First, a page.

The Oxford Handbook of Music and the Brain Edited By Michael H. Thaut and Donald A. Hodges (MUS) ML3830 .O84 2019
Are you a Music major with a certificate in Neuroscience, or vice versa? Are you interested in learning about the way that music interacts with our brains on a scientific level? Look no further than this exciting add to Mendel’s new book section, The Oxford Handbook of Music and the Brain!
This book is a verifiable anthology, a collection of work by 54 authors from 13 countries, spanning the past fifty years of research. The handbook is divided into several sections, covering topics from the history of music and neuroscience to the cultural implications of neuromusical research to the future of the field as a whole.
If you’ve ever been curious about popular myths like whether learning music at a young age improves motor skills and intelligence, or if listening to a Mozart sonata while studying helps you concentrate, you’ll likely be able to find the answers in this anthology. The balance between musical and scientific analysis will hold the interest of people from all disciplines and interests! The specific answer to the first question is on page 424 in a section by Dr. Virginia B. Penhune titled “The Interaction Between Development and Training.” If you’ve been curious about the validity of this myth, check for the answer in this research paper!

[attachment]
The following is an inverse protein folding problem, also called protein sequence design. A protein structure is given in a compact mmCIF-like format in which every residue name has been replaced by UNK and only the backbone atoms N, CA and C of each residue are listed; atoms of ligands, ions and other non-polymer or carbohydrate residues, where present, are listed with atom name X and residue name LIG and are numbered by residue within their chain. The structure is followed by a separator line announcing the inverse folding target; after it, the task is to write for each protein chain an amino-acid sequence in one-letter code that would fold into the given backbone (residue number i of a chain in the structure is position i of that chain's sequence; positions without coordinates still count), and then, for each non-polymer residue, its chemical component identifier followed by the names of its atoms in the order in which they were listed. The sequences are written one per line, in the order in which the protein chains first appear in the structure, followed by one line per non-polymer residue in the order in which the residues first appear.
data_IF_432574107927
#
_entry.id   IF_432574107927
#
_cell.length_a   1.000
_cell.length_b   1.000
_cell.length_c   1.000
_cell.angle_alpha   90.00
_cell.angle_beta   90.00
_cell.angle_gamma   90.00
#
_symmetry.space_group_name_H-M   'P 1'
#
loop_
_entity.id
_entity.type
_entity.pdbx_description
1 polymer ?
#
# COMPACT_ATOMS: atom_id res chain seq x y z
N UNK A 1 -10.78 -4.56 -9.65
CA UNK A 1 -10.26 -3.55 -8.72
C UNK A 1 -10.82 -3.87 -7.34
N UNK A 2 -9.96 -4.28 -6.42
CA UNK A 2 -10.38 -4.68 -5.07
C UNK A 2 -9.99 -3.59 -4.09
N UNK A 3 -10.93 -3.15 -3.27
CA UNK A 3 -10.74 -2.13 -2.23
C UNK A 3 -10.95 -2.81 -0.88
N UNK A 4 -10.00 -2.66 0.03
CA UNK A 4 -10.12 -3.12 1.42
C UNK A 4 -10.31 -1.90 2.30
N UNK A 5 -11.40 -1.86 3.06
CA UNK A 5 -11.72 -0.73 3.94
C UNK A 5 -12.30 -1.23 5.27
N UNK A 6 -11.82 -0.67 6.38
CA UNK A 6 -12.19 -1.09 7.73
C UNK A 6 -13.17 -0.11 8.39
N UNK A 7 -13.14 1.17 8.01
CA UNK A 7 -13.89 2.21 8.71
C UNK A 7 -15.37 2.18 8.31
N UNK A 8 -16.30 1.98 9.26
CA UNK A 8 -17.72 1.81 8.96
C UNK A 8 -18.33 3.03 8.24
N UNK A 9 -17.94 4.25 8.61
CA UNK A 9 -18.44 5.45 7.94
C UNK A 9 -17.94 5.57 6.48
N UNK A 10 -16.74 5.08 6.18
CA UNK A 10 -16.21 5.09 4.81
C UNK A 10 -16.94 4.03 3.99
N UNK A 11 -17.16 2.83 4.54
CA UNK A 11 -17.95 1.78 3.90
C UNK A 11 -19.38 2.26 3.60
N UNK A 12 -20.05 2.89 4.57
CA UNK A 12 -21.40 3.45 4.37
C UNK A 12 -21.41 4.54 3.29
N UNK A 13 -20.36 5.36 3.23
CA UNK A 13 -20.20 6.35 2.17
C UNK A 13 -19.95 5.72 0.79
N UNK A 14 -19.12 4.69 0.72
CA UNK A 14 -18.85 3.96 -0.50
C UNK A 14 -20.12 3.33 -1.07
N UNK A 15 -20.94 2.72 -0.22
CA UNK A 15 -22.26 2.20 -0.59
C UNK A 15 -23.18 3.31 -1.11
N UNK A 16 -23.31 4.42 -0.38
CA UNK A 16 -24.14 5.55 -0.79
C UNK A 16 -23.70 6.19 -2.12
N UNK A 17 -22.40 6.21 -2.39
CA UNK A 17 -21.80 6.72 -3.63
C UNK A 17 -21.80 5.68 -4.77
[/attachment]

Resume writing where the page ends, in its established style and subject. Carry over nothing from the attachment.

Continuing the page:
The Oxford Handbook may seem dense and intimidating upon first glance, but don’t be afraid of approaching the reasonably large book, if you don’t have a strong background in science and music – this book is readable to all! Check it out in the new book section in Mendel, and plop down in one of our lovely studying corners for some musically and scientifically stimulating material.